Last week I had the opportunity to attend the 120th Annual International Association of Chiefs of Police (IACP) Conference and Expo in Philadelphia.
It was an honor to attend this event and learn from experts about best practices in public safety as well as to recognize this years Winners and Finalists selected by the IACP Community Policing Committee recognized for the best community policing practices representing agencies around the world with the Community Policing Award from IACP and Cisco.
This year there were over 450 separate events, including 200 workshops covering a comprehensive array of public safety issues, best practices and solutions including sessions concerning major public safety incidents during the past year, including the Sandy Hook Elementary School Shooting and the Boston Marathon Bombing, that have affected each and every one of us.
Collaboration, shared services and improved communications capabilities were important themes throughout this year’s conference.
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Tags: Community Policing, government, IACP, International Association of Chiefs of Police, IoT, national security, Public Safety, theiacpblog
“Community policing is central to the success of the police mission.”
–IACP President Craig T. Steckler
Every year dating back to 1998, the International Association of Chiefs of Police (IACP) Community Policing Committee has recognized and awarded the best community policing practices of agencies around the world with the Community Policing Award from IACP and Cisco.
Entries are awarded in five population categories and judged on innovative ideas that utilize the power of community policing in order to ultimately make our communities safer. And the agencies seem to raise the bar every year with best-in-class initiatives that give a whole new meaning to the concept of protect and serve.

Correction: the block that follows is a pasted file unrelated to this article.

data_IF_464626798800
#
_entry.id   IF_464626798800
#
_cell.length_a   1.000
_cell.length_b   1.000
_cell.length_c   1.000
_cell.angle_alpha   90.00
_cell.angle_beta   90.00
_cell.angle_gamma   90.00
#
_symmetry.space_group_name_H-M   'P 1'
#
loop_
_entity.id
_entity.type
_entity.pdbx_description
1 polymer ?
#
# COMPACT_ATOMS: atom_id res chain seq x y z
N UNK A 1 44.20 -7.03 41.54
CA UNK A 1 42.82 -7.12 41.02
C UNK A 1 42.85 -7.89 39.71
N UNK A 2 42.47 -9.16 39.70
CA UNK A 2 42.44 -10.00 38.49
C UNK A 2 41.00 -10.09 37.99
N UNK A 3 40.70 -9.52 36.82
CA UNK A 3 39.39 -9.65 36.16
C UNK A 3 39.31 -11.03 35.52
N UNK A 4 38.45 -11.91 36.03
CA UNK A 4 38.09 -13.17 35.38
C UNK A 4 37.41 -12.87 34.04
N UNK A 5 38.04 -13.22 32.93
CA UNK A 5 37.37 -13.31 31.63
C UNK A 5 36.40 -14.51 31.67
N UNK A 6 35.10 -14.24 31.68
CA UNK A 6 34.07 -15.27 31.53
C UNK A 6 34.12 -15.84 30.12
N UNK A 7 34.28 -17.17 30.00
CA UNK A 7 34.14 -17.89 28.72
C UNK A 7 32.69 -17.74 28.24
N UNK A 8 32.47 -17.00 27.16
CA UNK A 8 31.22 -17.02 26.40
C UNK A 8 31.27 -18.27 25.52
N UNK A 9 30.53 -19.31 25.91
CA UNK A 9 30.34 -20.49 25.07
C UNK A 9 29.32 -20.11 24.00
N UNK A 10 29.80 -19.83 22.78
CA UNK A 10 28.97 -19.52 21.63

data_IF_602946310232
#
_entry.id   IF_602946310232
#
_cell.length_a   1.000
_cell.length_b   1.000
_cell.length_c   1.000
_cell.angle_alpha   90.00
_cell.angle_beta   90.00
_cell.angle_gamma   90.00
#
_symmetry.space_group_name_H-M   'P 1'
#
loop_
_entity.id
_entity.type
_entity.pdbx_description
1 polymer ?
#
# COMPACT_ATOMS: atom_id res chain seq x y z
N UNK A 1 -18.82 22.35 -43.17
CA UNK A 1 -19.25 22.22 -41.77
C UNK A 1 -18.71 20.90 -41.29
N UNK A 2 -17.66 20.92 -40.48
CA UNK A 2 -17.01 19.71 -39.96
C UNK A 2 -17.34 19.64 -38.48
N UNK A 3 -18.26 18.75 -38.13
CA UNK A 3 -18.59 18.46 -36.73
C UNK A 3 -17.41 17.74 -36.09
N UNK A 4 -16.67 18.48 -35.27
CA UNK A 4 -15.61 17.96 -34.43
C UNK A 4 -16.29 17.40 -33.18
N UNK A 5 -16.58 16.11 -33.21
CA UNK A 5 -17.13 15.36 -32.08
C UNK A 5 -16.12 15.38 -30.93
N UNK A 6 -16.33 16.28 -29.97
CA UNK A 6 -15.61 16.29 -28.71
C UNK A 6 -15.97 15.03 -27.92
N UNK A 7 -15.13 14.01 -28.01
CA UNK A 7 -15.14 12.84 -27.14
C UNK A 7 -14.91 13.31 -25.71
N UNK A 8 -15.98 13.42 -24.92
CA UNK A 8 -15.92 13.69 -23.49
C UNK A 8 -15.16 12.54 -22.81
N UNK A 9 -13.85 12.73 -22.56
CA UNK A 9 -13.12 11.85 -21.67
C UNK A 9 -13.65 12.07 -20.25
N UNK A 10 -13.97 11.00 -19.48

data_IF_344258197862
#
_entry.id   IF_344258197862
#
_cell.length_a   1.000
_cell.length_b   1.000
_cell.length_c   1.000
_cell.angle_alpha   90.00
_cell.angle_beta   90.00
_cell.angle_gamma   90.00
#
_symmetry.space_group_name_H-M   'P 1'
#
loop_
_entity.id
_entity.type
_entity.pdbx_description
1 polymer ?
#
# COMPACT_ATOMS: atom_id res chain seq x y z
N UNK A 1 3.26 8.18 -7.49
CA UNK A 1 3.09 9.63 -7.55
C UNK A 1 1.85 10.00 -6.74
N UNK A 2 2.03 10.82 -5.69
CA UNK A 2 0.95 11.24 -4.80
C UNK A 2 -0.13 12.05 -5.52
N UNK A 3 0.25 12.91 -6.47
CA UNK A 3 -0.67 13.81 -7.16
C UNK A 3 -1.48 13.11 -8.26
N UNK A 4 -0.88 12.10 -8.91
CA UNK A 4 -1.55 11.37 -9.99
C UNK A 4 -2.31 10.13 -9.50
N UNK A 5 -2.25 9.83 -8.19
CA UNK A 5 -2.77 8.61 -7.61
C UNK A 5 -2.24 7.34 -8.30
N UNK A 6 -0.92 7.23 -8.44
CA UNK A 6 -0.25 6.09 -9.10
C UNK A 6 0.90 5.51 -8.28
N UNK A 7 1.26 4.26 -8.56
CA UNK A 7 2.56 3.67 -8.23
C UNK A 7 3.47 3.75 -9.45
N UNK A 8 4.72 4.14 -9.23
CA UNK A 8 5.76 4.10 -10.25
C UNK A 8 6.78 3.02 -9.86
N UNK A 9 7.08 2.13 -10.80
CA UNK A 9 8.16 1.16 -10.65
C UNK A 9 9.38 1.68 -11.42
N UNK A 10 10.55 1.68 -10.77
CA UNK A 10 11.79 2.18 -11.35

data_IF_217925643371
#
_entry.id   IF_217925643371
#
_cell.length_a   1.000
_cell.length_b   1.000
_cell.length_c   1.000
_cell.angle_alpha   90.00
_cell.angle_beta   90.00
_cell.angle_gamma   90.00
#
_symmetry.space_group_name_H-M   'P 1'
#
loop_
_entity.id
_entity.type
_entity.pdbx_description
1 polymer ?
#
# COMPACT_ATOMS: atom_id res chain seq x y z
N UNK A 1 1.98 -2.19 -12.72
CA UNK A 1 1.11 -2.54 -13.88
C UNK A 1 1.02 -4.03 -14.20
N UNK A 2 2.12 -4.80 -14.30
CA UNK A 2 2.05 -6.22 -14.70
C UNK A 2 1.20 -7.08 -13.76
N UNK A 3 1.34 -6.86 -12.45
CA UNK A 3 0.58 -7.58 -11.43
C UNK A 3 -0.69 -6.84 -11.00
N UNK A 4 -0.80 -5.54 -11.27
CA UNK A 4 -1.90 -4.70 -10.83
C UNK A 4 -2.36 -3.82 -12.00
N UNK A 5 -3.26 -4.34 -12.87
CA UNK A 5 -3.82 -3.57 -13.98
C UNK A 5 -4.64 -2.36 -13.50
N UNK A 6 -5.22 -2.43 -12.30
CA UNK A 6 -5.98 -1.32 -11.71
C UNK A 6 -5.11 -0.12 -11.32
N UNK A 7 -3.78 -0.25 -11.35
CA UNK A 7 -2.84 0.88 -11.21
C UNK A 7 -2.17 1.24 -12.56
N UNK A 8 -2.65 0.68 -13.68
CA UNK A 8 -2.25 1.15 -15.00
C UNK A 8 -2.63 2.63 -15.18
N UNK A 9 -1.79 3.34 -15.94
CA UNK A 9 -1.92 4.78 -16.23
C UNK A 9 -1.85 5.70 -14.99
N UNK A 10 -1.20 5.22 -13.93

The 2013 winners and finalists, honored last week during the IACP Conference, were no different in raising that bar even higher, and they are now officially among those leading the way through community oriented policing and the implementation of innovative strategies. As Todd A. Miller, Mankato, MN director of public safety and chairperson of the Community Policing Committee explains, “The philosophy of community policing is more relevant and necessary today than ever before, and the agencies selected this year demonstrate the importance of the community oriented policing philosophy in solving problems and enhancing service.”
And this leads me to this year’s awards.
The 2013 IACP Community Policing Award winners and finalists are…
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Tags: Community Policing, IACP, IoT, Public Safety, State and Local Government
The Internet of Things (IoT) is the next technology transition where devices will allow us to sense and control the physical world by making objects smarter and connecting them through an intelligent network. IoT is about connecting the unconnected. Here are three recent stories sharing insights of how IoT technologies are transforming public safety and making communities safer.
IoT Technologies used in Disaster Response
Cisco NERV – Click to learn more!
Matt Runyan, Network Consulting Engineer from Cisco’s Tactical Operations team recently presented a session called Internet of Things (IoT) technologies used in Disaster Response. The session provided an overview of lessons learned from SuperStorm Sandy, as well as dozens of other national and global public safety emergencies where Cisco’s Network Emergency Response Vehicle (NERV), a mobile incident command vehicle, has been deployed.